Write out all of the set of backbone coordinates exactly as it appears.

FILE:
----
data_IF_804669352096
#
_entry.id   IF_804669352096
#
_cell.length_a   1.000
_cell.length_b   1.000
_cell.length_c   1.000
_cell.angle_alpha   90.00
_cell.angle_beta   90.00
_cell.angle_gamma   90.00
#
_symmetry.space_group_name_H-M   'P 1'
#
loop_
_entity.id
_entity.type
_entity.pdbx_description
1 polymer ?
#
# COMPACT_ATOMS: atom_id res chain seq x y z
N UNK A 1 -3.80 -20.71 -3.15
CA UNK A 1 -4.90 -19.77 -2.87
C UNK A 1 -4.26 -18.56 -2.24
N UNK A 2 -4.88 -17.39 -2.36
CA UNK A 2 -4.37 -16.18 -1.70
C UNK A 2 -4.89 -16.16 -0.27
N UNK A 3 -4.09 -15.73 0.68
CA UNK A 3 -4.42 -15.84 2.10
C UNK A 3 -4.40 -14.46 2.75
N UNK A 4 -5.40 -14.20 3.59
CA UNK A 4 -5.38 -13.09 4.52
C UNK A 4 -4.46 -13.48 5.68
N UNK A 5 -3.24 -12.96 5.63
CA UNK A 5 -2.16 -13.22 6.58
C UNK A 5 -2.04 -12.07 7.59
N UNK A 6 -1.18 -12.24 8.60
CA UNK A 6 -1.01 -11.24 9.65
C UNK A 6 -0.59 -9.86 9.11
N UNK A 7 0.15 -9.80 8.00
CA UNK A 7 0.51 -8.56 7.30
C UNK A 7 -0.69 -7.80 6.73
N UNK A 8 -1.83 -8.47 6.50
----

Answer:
data_IF_804669352096
#
_entry.id   IF_804669352096
#
_cell.length_a   1.000
_cell.length_b   1.000
_cell.length_c   1.000
_cell.angle_alpha   90.00
_cell.angle_beta   90.00
_cell.angle_gamma   90.00
#
_symmetry.space_group_name_H-M   'P 1'
#
loop_
_entity.id
_entity.type
_entity.pdbx_description
1 polymer ?
#
# COMPACT_ATOMS: atom_id res chain seq x y z
N UNK A 1 -3.80 -20.71 -3.15
CA UNK A 1 -4.90 -19.77 -2.87
C UNK A 1 -4.26 -18.56 -2.24
N UNK A 2 -4.88 -17.39 -2.36
CA UNK A 2 -4.37 -16.18 -1.70
C UNK A 2 -4.89 -16.16 -0.27
N UNK A 3 -4.09 -15.73 0.68
CA UNK A 3 -4.42 -15.84 2.10
C UNK A 3 -4.40 -14.46 2.75
N UNK A 4 -5.40 -14.20 3.59
CA UNK A 4 -5.38 -13.09 4.52
C UNK A 4 -4.46 -13.48 5.68
N UNK A 5 -3.24 -12.96 5.63
CA UNK A 5 -2.16 -13.22 6.58
C UNK A 5 -2.04 -12.07 7.59
N UNK A 6 -1.18 -12.24 8.60
CA UNK A 6 -1.01 -11.24 9.65
C UNK A 6 -0.59 -9.86 9.11
N UNK A 7 0.15 -9.80 8.00
CA UNK A 7 0.51 -8.56 7.30
C UNK A 7 -0.69 -7.80 6.73
N UNK A 8 -1.83 -8.47 6.50